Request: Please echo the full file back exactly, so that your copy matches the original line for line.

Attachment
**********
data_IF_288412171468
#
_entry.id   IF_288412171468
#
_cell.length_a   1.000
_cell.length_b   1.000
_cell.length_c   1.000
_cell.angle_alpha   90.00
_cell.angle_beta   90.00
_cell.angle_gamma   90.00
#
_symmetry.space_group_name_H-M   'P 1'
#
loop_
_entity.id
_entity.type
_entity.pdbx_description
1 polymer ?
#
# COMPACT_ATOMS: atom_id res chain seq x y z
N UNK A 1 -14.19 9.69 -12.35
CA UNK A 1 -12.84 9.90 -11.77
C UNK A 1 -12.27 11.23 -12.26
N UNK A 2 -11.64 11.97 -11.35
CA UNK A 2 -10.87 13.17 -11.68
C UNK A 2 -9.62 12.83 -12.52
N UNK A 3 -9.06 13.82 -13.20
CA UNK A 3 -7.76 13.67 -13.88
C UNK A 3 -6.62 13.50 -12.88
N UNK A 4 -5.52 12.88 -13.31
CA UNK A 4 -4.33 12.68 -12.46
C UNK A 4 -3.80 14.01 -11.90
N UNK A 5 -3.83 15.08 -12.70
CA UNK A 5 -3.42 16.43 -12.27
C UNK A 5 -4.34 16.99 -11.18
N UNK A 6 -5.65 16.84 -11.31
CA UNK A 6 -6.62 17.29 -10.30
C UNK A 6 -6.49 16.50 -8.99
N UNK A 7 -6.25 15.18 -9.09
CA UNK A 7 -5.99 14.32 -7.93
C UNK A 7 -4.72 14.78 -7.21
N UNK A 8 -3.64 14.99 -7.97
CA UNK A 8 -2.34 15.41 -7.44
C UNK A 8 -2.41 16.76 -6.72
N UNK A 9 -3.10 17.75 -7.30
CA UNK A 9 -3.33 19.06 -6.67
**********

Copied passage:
data_IF_288412171468
#
_entry.id   IF_288412171468
#
_cell.length_a   1.000
_cell.length_b   1.000
_cell.length_c   1.000
_cell.angle_alpha   90.00
_cell.angle_beta   90.00
_cell.angle_gamma   90.00
#
_symmetry.space_group_name_H-M   'P 1'
#
loop_
_entity.id
_entity.type
_entity.pdbx_description
1 polymer ?
#
# COMPACT_ATOMS: atom_id res chain seq x y z
N UNK A 1 -14.19 9.69 -12.35
CA UNK A 1 -12.84 9.90 -11.77
C UNK A 1 -12.27 11.23 -12.26
N UNK A 2 -11.64 11.97 -11.35
CA UNK A 2 -10.87 13.17 -11.68
C UNK A 2 -9.62 12.83 -12.52
N UNK A 3 -9.06 13.82 -13.20
CA UNK A 3 -7.76 13.67 -13.88
C UNK A 3 -6.62 13.50 -12.88
N UNK A 4 -5.52 12.88 -13.31
CA UNK A 4 -4.33 12.68 -12.46
C UNK A 4 -3.80 14.01 -11.90
N UNK A 5 -3.83 15.08 -12.70
CA UNK A 5 -3.42 16.43 -12.27
C UNK A 5 -4.34 16.99 -11.18
N UNK A 6 -5.65 16.84 -11.31
CA UNK A 6 -6.62 17.29 -10.30
C UNK A 6 -6.49 16.50 -8.99
N UNK A 7 -6.25 15.18 -9.09
CA UNK A 7 -5.99 14.32 -7.93
C UNK A 7 -4.72 14.78 -7.21
N UNK A 8 -3.64 14.99 -7.97
CA UNK A 8 -2.34 15.41 -7.44
C UNK A 8 -2.41 16.76 -6.72
N UNK A 9 -3.10 17.75 -7.30
CA UNK A 9 -3.33 19.06 -6.67